Discussed high-speed Internet access. Golden has been researching the issue since a complaint was heard at last months meeting by James Cooke, who runs an Internet-based antiques business. Cooke told the board it should work to ensure everyone in town has access to high-speed Internet.
High-speed broadband, not the much slower dial-up, is becoming the standard for which most web content is created. However, in rural areas where cable and DSL (Digital Subscriber Line) service is sparse, its hard to get.
Golden asked for, and was given, permission to use the towns letterhead to send letters to Bernes state and federal representatives asking for information on the topic. Golden said he thinks the Farm Bureau or the United States Department of Agriculture might be the most helpful.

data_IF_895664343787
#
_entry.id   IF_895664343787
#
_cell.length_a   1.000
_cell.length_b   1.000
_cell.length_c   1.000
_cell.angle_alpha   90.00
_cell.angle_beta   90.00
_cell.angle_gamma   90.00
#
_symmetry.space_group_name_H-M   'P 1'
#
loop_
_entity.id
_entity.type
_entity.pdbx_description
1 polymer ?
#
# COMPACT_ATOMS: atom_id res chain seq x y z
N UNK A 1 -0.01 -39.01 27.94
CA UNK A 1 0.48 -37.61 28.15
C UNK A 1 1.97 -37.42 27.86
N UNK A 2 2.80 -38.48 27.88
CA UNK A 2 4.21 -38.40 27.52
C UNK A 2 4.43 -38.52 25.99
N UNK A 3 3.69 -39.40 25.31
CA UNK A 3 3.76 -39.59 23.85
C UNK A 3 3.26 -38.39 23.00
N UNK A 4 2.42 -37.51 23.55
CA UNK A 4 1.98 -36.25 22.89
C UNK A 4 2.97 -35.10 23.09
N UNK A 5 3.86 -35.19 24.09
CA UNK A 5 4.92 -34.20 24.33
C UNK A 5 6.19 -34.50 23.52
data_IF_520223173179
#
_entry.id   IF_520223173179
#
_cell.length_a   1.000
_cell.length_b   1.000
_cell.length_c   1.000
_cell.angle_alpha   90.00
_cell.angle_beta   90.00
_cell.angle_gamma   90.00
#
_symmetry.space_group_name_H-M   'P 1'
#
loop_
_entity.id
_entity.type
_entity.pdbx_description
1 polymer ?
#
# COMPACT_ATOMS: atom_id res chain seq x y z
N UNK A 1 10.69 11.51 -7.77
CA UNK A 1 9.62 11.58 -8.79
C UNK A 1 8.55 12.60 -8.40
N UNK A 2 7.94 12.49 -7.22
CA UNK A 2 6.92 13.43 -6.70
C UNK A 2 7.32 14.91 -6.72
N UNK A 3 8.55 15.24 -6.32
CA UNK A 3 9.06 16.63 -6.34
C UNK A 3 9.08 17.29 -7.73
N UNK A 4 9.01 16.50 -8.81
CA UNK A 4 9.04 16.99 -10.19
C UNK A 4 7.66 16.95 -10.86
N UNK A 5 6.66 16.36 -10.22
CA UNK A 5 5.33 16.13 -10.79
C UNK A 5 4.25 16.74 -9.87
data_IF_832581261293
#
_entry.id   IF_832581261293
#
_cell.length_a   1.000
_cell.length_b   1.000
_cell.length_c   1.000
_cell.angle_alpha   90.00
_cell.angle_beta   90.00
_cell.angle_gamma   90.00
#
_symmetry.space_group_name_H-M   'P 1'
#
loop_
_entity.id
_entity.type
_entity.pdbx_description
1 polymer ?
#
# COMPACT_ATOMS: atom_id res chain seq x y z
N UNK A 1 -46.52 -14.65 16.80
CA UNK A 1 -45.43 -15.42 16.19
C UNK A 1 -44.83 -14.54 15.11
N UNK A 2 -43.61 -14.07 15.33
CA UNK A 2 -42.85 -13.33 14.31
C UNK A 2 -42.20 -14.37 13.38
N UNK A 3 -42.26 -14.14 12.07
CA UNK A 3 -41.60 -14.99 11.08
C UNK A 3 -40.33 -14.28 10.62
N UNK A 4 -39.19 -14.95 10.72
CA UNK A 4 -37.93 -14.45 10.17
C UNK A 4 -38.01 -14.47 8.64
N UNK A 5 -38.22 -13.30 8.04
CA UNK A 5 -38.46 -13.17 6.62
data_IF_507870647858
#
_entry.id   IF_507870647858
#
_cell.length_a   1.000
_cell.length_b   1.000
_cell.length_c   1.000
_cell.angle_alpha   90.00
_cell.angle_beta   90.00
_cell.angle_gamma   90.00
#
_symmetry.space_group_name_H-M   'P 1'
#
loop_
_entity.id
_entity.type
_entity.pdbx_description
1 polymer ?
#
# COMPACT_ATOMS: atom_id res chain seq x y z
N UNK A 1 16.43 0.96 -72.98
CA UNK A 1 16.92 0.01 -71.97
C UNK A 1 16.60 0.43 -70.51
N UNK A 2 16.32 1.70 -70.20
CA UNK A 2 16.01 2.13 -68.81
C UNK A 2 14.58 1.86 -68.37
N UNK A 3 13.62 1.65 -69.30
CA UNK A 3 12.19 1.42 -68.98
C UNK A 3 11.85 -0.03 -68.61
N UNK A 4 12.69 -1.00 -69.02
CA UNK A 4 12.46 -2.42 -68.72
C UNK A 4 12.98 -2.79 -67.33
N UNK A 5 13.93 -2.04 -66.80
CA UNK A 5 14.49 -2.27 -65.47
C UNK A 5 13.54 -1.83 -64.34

Also, Golden said, "I would really like to sit down one more time with Time Warner and ask them if they have any more options on this." Time Warner provides cable service to parts of Berne;
Continued a discussion on creating a park-and-ride lot in the town. The town would plow a parking lot in exchange for a central location for commuters to meet and carpool.
Highway Superintendent Raymond Storm said he spoke to the vice president of the Elsmere Rod and Gun Club and was told the club will discuss the possibility of lending its parking lot at its next meeting.
"He doesn’t think it will be a problem," Storm said.
Others suggested using parking lot of the overlook at Thacher Park. The town board asked Storm to contact the park, though it isnt in the town of Berne;
Passed Local Law Number Two of 2005, a tax exemption for a parents or grandparents living quarters attached to a tax-paying residence;
Passed a $1.9 million budget for 2006;
Declared seasonal roads. The list is the same as last years and is available on the towns website; and
Assigned Golden to oversee the drilling of a well for the town park.